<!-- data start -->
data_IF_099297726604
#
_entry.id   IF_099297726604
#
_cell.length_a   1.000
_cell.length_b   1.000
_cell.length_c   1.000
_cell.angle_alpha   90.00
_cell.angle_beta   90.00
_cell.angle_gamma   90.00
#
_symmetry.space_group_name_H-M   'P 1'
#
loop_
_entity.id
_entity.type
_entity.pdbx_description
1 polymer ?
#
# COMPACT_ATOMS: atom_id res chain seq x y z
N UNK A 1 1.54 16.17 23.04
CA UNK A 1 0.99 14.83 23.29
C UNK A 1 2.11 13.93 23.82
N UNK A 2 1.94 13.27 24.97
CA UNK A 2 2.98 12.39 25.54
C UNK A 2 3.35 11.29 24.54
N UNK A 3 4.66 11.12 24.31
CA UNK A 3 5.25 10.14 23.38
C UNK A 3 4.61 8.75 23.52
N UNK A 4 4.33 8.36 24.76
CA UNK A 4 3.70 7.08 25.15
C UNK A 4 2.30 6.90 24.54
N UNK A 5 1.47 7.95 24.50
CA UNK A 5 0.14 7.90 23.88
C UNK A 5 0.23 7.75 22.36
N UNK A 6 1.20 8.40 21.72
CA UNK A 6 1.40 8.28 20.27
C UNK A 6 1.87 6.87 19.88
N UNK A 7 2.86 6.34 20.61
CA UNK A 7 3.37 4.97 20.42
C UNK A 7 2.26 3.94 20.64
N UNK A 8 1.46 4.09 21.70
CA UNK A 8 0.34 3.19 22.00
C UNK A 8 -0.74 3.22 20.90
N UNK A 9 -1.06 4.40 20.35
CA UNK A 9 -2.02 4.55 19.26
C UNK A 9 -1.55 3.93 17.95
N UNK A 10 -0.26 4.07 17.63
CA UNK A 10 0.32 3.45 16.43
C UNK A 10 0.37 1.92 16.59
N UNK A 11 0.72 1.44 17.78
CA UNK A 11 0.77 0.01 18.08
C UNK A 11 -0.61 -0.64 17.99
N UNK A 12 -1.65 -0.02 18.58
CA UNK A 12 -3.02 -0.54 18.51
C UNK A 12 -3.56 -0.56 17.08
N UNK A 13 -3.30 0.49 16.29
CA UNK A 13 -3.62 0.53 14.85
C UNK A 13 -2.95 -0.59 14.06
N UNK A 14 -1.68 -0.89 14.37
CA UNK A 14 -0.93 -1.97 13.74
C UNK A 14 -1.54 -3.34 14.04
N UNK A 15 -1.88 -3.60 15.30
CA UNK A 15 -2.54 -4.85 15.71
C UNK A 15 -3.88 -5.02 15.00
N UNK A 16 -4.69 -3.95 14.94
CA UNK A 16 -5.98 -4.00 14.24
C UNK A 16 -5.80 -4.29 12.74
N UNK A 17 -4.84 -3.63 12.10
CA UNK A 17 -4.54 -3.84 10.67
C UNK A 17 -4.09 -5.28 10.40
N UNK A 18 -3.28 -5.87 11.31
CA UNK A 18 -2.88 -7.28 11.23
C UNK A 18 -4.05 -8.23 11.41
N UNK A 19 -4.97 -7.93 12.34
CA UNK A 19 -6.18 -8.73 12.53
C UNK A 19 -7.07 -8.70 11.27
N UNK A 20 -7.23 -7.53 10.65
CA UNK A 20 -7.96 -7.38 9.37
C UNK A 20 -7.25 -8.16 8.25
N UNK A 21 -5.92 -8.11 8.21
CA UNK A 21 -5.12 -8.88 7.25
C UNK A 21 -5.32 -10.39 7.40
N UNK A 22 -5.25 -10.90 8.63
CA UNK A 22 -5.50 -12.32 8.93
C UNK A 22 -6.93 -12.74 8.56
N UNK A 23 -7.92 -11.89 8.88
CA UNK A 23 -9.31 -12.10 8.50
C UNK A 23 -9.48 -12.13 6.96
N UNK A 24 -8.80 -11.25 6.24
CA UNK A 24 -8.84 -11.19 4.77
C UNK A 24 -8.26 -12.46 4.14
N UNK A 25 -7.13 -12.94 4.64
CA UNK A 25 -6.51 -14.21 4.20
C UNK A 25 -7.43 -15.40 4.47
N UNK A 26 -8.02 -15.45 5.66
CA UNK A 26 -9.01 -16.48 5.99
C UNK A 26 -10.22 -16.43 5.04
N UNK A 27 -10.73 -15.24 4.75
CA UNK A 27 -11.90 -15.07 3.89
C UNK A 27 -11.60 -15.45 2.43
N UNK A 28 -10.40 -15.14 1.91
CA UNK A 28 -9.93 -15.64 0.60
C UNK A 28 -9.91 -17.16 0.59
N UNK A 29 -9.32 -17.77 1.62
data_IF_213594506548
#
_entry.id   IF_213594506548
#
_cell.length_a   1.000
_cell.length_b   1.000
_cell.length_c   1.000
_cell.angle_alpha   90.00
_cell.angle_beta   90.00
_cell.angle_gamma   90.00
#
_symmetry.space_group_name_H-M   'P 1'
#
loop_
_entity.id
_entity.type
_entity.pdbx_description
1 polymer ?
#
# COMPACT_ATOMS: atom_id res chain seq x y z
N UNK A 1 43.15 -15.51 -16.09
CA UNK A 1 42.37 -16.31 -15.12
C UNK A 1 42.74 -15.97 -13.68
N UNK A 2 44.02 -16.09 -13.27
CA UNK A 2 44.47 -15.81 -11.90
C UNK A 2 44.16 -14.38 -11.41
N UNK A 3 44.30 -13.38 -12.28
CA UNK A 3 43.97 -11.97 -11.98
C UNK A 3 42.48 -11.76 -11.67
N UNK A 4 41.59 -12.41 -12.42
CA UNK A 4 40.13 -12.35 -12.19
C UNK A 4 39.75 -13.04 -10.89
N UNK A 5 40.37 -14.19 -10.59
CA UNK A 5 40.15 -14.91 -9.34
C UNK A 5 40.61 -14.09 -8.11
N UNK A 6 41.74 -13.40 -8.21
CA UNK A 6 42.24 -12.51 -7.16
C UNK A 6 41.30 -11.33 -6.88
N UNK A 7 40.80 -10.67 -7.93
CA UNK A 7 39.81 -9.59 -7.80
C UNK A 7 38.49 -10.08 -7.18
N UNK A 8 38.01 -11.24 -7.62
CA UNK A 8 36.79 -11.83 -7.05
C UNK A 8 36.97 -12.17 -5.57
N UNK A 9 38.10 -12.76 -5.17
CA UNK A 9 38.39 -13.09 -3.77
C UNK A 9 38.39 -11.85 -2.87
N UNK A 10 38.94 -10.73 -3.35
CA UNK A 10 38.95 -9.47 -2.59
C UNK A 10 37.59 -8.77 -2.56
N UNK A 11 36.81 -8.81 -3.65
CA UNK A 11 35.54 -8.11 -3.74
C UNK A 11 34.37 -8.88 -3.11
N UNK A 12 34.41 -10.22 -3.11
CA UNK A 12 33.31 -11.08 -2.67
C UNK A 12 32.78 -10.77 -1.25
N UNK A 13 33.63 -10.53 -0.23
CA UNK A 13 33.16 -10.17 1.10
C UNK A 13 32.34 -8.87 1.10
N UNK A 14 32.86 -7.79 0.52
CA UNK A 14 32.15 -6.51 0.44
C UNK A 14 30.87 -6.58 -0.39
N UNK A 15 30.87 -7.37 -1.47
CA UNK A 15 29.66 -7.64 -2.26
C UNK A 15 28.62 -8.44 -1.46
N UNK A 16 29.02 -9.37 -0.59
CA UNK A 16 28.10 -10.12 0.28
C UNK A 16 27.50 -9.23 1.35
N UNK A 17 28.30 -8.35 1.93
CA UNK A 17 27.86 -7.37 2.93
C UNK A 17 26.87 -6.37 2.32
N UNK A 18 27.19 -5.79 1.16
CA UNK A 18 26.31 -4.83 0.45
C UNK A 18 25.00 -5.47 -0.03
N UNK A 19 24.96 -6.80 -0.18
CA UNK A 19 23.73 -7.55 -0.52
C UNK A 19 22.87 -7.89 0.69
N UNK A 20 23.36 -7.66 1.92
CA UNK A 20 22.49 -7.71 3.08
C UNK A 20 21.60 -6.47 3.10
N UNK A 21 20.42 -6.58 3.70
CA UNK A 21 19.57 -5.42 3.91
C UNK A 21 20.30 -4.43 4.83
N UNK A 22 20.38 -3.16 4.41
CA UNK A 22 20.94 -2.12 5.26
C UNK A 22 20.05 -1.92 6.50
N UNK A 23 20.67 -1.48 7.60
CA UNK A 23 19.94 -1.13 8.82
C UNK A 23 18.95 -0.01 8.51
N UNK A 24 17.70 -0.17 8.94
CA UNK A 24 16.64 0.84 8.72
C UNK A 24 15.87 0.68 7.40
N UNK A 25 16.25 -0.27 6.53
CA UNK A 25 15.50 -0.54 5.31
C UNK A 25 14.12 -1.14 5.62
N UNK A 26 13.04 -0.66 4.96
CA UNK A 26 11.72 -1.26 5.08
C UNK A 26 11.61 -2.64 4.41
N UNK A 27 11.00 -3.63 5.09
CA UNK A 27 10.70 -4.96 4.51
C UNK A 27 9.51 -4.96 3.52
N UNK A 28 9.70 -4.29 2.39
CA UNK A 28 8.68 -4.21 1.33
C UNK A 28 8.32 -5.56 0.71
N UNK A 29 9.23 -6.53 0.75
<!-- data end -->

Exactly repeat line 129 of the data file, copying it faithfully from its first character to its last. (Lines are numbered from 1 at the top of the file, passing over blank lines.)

N UNK A 2 44.02 -16.09 -13.27